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Am J Geriatr Psychiatry. 2014 May;22(5):465-80. doi: 10.1016/j.jagp.2012.08.012. Epub 2013 Feb 6.

Hospitalization and cognitive decline: Can the nature of the relationship be deciphered?

Author information

1
Department of Psychiatry, University of Pennsylvania School of Medicine, Philadelphia, PA; Penn Center for Women's Behavioral Wellness, University of Pennsylvania, Philadelphia, PA. Electronic address: sarah.mathews@uphs.upenn.edu.
2
Department of Psychiatry, University of Pennsylvania School of Medicine, Philadelphia, PA; Department of Obstetrics and Gynecology, University of Pennsylvania School of Medicine, Philadelphia, PA.
3
Department of Psychiatry, University of Pennsylvania School of Medicine, Philadelphia, PA; Penn Center for Women's Behavioral Wellness, University of Pennsylvania, Philadelphia, PA; Department of Obstetrics and Gynecology, University of Pennsylvania School of Medicine, Philadelphia, PA.

Abstract

BACKGROUND:

Evidence for a relationship between hospitalization and incident cognitive decline exists mainly in the literature focusing on critical care hospitalization. Recent studies, however, have also found an association between noncritical care hospitalization and the development of cognitive decline.

OBJECTIVE:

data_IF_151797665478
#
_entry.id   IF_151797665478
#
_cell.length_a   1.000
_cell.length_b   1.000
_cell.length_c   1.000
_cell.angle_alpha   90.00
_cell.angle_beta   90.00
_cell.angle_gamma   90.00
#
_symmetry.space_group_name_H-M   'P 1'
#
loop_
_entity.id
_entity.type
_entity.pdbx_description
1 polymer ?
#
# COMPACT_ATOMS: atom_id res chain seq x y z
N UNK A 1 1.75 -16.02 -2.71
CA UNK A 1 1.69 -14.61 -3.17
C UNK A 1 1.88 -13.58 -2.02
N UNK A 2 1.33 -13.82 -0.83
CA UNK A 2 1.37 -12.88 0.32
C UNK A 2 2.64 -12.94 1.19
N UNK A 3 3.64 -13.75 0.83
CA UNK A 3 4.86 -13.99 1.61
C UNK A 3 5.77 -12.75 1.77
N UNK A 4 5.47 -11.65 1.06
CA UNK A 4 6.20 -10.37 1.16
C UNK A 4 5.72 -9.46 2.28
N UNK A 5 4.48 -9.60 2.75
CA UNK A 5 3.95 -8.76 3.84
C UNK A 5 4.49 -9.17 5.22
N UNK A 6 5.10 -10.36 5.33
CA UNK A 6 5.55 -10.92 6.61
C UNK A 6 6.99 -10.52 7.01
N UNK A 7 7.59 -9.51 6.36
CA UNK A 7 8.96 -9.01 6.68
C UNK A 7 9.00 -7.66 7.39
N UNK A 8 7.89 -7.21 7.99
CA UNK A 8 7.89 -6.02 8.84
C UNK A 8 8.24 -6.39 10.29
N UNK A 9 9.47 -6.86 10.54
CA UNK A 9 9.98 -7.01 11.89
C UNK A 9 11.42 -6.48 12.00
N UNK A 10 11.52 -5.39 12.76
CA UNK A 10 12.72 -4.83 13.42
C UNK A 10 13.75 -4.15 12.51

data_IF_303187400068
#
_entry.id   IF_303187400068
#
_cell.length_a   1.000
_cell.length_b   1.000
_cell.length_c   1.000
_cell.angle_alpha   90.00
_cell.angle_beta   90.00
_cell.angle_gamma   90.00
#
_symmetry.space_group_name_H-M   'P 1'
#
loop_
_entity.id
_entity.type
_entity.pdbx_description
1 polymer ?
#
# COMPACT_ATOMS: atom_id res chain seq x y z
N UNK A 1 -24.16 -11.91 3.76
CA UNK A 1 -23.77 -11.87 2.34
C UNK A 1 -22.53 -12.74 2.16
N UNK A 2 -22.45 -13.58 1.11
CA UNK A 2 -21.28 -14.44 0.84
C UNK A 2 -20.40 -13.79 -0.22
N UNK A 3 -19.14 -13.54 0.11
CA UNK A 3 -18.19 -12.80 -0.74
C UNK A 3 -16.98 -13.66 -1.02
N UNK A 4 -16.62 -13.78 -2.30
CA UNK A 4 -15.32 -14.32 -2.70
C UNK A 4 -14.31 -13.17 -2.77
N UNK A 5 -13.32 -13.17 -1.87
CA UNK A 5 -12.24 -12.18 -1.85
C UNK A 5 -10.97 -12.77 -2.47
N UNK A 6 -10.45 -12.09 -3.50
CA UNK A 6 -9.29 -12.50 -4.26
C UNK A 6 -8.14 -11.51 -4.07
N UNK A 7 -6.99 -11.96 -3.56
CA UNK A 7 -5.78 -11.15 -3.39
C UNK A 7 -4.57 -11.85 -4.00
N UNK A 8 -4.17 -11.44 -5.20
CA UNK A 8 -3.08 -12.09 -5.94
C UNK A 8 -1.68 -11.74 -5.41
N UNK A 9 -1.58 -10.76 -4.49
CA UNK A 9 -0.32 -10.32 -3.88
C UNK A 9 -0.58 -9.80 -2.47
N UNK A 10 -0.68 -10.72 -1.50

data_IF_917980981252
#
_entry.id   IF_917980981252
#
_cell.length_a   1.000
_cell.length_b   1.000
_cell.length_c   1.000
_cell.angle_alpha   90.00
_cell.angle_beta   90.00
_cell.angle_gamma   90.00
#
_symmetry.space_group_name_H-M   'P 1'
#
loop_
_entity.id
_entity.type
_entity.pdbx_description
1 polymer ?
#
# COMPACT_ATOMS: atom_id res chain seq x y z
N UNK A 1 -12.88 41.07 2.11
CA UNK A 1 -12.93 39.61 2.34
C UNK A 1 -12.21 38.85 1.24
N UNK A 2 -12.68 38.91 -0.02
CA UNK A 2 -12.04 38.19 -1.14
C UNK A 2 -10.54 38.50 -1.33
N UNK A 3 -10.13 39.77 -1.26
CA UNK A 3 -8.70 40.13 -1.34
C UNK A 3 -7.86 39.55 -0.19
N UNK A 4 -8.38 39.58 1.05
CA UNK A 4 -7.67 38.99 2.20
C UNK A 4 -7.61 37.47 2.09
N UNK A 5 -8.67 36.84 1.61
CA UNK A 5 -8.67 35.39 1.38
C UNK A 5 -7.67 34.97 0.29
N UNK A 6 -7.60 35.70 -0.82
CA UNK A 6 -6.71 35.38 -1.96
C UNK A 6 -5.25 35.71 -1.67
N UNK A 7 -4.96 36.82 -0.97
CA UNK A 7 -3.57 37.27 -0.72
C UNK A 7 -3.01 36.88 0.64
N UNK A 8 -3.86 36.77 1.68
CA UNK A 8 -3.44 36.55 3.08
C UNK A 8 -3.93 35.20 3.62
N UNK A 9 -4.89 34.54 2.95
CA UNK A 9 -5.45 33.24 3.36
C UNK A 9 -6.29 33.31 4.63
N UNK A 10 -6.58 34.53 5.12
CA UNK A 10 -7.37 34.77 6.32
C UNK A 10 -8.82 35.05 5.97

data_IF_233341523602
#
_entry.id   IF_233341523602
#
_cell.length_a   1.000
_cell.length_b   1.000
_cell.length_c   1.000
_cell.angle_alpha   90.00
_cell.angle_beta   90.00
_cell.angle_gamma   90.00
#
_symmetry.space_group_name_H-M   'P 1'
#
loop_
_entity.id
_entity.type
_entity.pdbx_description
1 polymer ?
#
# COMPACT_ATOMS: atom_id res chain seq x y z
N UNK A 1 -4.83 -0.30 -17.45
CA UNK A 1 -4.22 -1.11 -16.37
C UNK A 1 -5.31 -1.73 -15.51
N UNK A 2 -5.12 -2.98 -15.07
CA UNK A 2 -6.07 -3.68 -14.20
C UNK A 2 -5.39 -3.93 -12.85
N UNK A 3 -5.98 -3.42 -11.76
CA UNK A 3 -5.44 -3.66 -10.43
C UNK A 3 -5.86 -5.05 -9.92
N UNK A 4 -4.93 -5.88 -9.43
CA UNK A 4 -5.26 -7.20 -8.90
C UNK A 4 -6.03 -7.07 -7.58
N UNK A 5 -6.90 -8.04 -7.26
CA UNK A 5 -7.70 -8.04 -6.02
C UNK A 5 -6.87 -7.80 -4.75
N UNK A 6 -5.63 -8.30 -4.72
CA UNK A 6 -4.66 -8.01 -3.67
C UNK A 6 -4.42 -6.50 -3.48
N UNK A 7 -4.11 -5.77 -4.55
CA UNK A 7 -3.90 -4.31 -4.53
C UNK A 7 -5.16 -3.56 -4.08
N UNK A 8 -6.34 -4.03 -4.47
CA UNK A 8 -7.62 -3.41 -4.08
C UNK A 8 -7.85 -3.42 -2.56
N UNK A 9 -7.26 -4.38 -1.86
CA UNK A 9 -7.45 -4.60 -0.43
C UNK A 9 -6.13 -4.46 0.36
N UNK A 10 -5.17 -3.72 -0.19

This article will review the literature pertaining to hospitalization and cognitive decline, including hospitalizations for both critical and noncritical care, and in medical and surgical patients. The article will also explore the various factors that have been implicated in the development of cognitive decline and dementia.

METHODS:

Review of the literature was completed using PubMed and Medline search programs.

RESULTS:

Several articles supporting evidence for the association between hospitalization and cognitive decline are available. Evidence for potential mediating factors also does exist.

CONCLUSIONS:

There is evidence to support an association between hospitalization and development of cognitive decline. Factors that could mediate this association include, but may not be limited to, delirium, medications, stress, and depression. There is a need for further research in this area in order to better understand the underlying pathophysiology involved in the development of cognitive decline and dementia and to determine if preventive measures might be beneficial in decreasing risk for cognitive decline for patients who are hospitalized.

KEYWORDS:

Hospitalization; cognitive decline; cognitive impairment; dementia

PMID:
23567430
PMCID:
PMC4080837
DOI:
10.1016/j.jagp.2012.08.012
[Indexed for MEDLINE]
Free PMC Article

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